It may be assumed that there are N nodes in a wireless sensor network. The action of sending a message by the adversary Adv to the node is denoted jε{0, 1, 2, . . . , N}\{i} for authentication by a_{j}. When the node j receives the message tag pair, it runs the verification algorithm Vrfy. The node j accepts the message if the outcome is 1 and tells the adversary Adv the outcome (Yes). This action is denoted by a.
The probabilistic automaton ΠA that captures the impersonation attack is now described in connection with FIG. 1. As before, let ΠS=(Q,q_{0},A,D) where Q={1, 2, . . . , N}∪{A}, q_{0}=A, A={a_{j}: jε{0,1,2, . . . ,N}\{i}}∪{a}, and D allows the transitions A, jA (deterministic transitions) for all j=1,2, . . . ,N, j≠i.
This protocol of pairwise authentication of messages will be called (N,ε) secure if, for any (i,j), there exists an execution α=q_{0}a_{j}q_{j}aq_{0}a_{k}q_{k}aq_{0 }. . . q_{0 }such that the adversary is successful at the end of this execution, such that μ(R_{α})≦ε, and such that ρ_{α} is the length of the execution sequence and is a polynomial in N, where N is the number of nodes in the network.
V. A Key Pre-Distribution for Sensor Networks
A pre-distribution scheme is described by L. Eschenauer and V. D. Gligor, in A key-management schemes for sensor networks, Proc. Of the 9th ACM Cont. On Computer and Communications Security, pages 41-47, November 2002. This scheme requires memory storage for only a few tens of keys to a couple of hundred keys, and yet has similar security and superior operational properties when compared to those of the pairwise private key-sharing scheme. This scheme relies on probabilistic key sharing among the nodes of a random graph and uses a simple shared-key discovery protocol for key distribution, revocation, and node re-keying.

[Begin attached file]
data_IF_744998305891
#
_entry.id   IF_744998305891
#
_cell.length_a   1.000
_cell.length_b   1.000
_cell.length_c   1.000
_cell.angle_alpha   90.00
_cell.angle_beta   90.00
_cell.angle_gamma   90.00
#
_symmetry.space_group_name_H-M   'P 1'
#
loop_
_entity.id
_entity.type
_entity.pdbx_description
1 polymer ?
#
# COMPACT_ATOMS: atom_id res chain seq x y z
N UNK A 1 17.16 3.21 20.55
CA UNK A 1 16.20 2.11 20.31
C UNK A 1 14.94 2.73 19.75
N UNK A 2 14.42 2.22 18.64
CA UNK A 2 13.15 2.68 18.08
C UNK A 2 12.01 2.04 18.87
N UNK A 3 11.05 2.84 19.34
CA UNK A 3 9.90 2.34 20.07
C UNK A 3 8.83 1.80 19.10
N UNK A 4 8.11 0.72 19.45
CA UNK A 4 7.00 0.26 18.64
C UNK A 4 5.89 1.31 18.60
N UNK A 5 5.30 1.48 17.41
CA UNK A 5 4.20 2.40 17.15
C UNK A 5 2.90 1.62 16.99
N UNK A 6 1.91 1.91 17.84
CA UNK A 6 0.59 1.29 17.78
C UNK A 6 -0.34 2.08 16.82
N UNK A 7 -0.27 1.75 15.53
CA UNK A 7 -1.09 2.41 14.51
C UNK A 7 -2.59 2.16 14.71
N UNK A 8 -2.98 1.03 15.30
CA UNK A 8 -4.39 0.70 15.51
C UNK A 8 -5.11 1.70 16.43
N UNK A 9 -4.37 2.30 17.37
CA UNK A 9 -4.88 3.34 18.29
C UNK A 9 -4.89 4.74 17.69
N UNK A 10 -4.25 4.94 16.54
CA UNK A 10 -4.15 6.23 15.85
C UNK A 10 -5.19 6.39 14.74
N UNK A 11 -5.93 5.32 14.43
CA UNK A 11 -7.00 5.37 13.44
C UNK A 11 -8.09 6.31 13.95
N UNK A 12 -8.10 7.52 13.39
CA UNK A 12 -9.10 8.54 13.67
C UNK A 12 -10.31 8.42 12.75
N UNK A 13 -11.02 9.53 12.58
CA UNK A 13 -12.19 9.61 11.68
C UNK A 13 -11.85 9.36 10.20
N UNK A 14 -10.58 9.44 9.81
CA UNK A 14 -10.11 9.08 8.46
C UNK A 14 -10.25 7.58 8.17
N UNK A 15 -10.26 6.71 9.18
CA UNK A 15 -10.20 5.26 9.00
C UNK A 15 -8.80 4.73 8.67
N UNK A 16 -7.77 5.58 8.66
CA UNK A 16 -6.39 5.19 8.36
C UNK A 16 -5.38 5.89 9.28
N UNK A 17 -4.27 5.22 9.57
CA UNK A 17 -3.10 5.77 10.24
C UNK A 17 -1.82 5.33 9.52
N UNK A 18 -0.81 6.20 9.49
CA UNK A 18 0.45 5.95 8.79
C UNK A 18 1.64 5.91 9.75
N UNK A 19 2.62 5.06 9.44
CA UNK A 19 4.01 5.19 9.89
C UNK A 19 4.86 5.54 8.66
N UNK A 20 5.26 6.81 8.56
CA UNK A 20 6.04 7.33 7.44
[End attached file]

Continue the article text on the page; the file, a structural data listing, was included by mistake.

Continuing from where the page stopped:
Prior to deployment of a wireless sensor network, a ring of keys is distributed to each sensor node. Each key ring consists of keys chosen randomly from a larger fixed pool of keys, which is generated off-line. Because of the random choice of keys for the key rings, a key may not be shared by some pair of nodes. However, although two (a pair of) nodes may not share a key, if a path of those nodes that do share keys pairwise exists between these two nodes at network initialization, these two nodes can use that path to exchange a key that establishes a direct link.
In this key-management scheme, the key-distribution consists of the following three phases: key pre-distribution; shared key discovery; and, path-key establishment.
Phase 1: During the key pre-distribution phase, a large pool Φ of keys, |Φ|=s, is generated along with their key identifiers. The setup server randomly generates this set of keys Φ. For each sensor node, the setup server then randomly picks a subset Φ′ of s′ keys from Φ to form the key ring for each sensor node and assigns each key subset to its corresponding sensor node.